Good COP or bad COP: was the conference a success?

Cop26 finished last week, and everyone is fed up with hearing about it. After weeks of negotiations about the fate of our planet, it has been a rollercoaster of emotions, and has left us puzzling over its success – what does the conference really mean for the planet?

There’s certainly a lot to be apprehensive about. The deals drawn up at the conference are nowhere near what we need to see in order to prevent climate disaster. Smaller, poorer countries were sidelined throughout the conference by rich nations and huge corporations. According to the Climate Action Tracker, temperature rises will reach 2.4C by the end of this century, given the short-term goals set out by countries. This number is well beyond the 1.5C “safe” limit set out by the Paris Agreement, which is frankly terrifying. However, previous forecasts that took into account more long-term goals suggested that heating could be limited to 1.8C. This is no 1.5C, but with further talks and negotiations planned, I don’t see why we can’t be optimistic about further progression.

So, with this optimism in mind, I’d like to highlight some successes of Cop26, particularly around key areas negotiated at the conference.

Fossil Fuels

Unlike previous Cops, there has been no climate change denial. Our world leaders recognise the crisis on our hands, and, albeit slowly, are gearing into action to deal with it. We can be particularly pleased with the Glasgow Climate Pact which agrees to the necessary “phase-down” of fossil fuels. Fossil fuels are undeniably on their way out, it’s just a matter of how fast they can get there. Of note is India’s pledge to reach net-zero by 2070, but as a lower-income country whose emissions are largely due to colonialism and imposition from the global north, India is arguably not the country to be held accountable. The unexpected China-US agreement to cut CO2 emissions in the next decade is huge from two of the biggest emitters.


Also significant were the talks surrounding deforestation, with 137 leaders pledging to halt and reverse deforestation by 2030. The pledge also had £14 million of private and public funding behind it. There is so much nuance surrounding this topic, and the indigenous people who take care of 80% of the world’s forest need to have their voices heard, but we can take hope in the Climate Action Tracker’s estimation that this could reduce emissions by 1.1 gigatons of CO2 equivalent, rising significantly if more countries sign up.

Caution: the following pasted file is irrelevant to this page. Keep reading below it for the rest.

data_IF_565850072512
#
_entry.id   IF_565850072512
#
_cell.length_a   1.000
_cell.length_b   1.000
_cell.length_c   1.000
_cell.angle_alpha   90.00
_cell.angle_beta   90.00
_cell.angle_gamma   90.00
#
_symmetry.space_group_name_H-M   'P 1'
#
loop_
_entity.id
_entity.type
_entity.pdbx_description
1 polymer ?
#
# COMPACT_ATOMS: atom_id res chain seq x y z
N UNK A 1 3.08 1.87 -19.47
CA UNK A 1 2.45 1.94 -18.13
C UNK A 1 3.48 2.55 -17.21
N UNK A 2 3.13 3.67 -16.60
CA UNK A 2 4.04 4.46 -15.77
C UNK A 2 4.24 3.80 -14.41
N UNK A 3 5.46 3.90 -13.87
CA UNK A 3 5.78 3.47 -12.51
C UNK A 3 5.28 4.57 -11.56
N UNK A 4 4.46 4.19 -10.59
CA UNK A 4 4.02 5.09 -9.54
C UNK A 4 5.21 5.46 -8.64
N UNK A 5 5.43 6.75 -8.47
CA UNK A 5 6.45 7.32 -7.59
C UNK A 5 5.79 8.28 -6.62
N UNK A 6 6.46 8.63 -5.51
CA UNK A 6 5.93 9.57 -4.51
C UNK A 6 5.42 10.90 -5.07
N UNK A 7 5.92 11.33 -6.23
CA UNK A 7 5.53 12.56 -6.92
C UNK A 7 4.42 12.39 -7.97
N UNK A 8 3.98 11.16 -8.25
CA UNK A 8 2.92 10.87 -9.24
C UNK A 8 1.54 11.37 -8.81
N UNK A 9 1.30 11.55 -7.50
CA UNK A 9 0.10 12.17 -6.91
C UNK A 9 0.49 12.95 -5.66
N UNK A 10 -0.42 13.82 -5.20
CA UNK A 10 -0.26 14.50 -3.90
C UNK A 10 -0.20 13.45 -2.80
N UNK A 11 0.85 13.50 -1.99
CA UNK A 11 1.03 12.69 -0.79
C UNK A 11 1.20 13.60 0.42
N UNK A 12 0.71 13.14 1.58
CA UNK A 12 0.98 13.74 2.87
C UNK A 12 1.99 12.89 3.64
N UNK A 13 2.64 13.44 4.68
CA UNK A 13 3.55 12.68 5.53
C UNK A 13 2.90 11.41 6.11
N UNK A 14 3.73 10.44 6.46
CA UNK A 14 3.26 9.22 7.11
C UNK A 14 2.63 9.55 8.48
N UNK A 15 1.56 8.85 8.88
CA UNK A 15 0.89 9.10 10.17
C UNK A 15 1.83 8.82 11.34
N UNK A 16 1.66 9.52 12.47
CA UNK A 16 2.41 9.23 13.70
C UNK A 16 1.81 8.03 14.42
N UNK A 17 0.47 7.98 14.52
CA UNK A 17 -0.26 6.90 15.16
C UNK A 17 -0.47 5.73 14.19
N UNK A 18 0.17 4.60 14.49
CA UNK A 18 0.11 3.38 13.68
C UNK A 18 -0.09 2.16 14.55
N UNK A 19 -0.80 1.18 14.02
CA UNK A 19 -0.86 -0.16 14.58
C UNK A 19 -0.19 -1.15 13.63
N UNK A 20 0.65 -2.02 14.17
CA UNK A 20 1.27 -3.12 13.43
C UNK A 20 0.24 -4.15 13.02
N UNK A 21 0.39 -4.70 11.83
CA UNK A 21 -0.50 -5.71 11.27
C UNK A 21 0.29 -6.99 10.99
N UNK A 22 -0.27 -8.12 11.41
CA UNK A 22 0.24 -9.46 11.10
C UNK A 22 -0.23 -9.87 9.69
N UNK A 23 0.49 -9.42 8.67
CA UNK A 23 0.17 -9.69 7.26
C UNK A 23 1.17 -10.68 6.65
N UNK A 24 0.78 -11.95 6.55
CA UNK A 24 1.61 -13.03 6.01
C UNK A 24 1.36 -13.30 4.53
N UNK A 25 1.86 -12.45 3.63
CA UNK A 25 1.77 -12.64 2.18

Climate finance

Notable progress was made surrounding climate finance. Wealthy states increased financial commitment to affected states for adaptation. While this extra funding isn’t enough, it recognises adaptation as well as mitigation and can be seen as a huge step in the right direction. Nations and charities pledged £1.27 billion to support Indigenous groups’ conservation efforts and land rights. If developed, rich nations may be able to hit their $100 billion target sooner than anticipated. This is long overdue but shows improvement from previous pledges.

Cop26 negotiations are too complex to deem a concrete success or failure. There are important nuances in determining whether we will succeed in preventing the worst effects of climate change. Many promises have been made without great follow-through, but there has undeniably been a sense of urgency at this COP that hasn’t been seen before. Pledges are great, but we need to act and act quickly. The real test will be in the coming months – promises have been made, and we all have a role to encourage governments to keep to their current pledges, and to push for more ambitious ones. The headlines neglect to highlight the incredible work being done by smaller groups such as Indigenous Climate Action.

We can take hope in the fact that while sometimes it can seem like our leaders are not taking action, so many people are working to save the world, and I am optimistic that we will succeed.


Featured Image: Kevin Gill from Flickr with license 

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